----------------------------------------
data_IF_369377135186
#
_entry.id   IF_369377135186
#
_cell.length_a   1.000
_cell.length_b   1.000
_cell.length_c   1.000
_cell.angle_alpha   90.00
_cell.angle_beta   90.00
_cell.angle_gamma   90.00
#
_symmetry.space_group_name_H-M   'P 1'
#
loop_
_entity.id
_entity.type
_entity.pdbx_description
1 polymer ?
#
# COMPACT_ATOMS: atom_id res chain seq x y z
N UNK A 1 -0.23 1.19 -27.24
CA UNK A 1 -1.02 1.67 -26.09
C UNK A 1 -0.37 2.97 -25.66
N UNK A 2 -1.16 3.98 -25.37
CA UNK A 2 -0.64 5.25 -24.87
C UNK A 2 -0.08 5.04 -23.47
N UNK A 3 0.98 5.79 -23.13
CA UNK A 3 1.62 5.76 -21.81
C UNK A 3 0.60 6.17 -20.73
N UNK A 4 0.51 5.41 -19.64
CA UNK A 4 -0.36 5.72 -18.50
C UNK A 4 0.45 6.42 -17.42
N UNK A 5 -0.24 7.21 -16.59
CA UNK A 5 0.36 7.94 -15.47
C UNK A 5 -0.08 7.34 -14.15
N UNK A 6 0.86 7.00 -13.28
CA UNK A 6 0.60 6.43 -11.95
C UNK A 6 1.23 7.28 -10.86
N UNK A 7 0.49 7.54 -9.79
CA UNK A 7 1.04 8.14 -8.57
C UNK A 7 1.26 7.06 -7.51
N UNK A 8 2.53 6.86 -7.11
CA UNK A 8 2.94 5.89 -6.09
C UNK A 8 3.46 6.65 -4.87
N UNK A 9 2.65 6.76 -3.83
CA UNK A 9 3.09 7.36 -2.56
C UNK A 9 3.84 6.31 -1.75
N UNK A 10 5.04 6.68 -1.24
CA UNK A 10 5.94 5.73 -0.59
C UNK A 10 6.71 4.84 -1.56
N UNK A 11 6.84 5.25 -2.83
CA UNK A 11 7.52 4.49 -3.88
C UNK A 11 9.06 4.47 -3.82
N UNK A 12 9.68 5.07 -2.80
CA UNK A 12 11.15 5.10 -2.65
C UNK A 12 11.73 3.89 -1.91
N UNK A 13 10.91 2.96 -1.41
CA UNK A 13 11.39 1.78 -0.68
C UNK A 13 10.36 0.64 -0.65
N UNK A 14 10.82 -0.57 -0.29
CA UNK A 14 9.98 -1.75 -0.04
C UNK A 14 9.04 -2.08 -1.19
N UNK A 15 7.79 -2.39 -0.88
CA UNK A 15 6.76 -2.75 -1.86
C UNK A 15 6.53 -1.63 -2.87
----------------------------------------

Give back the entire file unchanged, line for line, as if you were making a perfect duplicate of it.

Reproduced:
data_IF_369377135186
#
_entry.id   IF_369377135186
#
_cell.length_a   1.000
_cell.length_b   1.000
_cell.length_c   1.000
_cell.angle_alpha   90.00
_cell.angle_beta   90.00
_cell.angle_gamma   90.00
#
_symmetry.space_group_name_H-M   'P 1'
#
loop_
_entity.id
_entity.type
_entity.pdbx_description
1 polymer ?
#
# COMPACT_ATOMS: atom_id res chain seq x y z
N UNK A 1 -0.23 1.19 -27.24
CA UNK A 1 -1.02 1.67 -26.09
C UNK A 1 -0.37 2.97 -25.66
N UNK A 2 -1.16 3.98 -25.37
CA UNK A 2 -0.64 5.25 -24.87
C UNK A 2 -0.08 5.04 -23.47
N UNK A 3 0.98 5.79 -23.13
CA UNK A 3 1.62 5.76 -21.81
C UNK A 3 0.60 6.17 -20.73
N UNK A 4 0.51 5.41 -19.64
CA UNK A 4 -0.36 5.72 -18.50
C UNK A 4 0.45 6.42 -17.42
N UNK A 5 -0.24 7.21 -16.59
CA UNK A 5 0.36 7.94 -15.47
C UNK A 5 -0.08 7.34 -14.15
N UNK A 6 0.86 7.00 -13.28
CA UNK A 6 0.60 6.43 -11.95
C UNK A 6 1.23 7.28 -10.86
N UNK A 7 0.49 7.54 -9.79
CA UNK A 7 1.04 8.14 -8.57
C UNK A 7 1.26 7.06 -7.51
N UNK A 8 2.53 6.86 -7.11
CA UNK A 8 2.94 5.89 -6.09
C UNK A 8 3.46 6.65 -4.87
N UNK A 9 2.65 6.76 -3.83
CA UNK A 9 3.09 7.36 -2.56
C UNK A 9 3.84 6.31 -1.75
N UNK A 10 5.04 6.68 -1.24
CA UNK A 10 5.94 5.73 -0.59
C UNK A 10 6.71 4.84 -1.56
N UNK A 11 6.84 5.25 -2.83
CA UNK A 11 7.52 4.49 -3.88
C UNK A 11 9.06 4.47 -3.82
N UNK A 12 9.68 5.07 -2.80
CA UNK A 12 11.15 5.10 -2.65
C UNK A 12 11.73 3.89 -1.91
N UNK A 13 10.91 2.96 -1.41
CA UNK A 13 11.39 1.78 -0.68
C UNK A 13 10.36 0.64 -0.65
N UNK A 14 10.82 -0.57 -0.29
CA UNK A 14 9.98 -1.75 -0.04
C UNK A 14 9.04 -2.08 -1.19
N UNK A 15 7.79 -2.39 -0.88
CA UNK A 15 6.76 -2.75 -1.86
C UNK A 15 6.53 -1.63 -2.87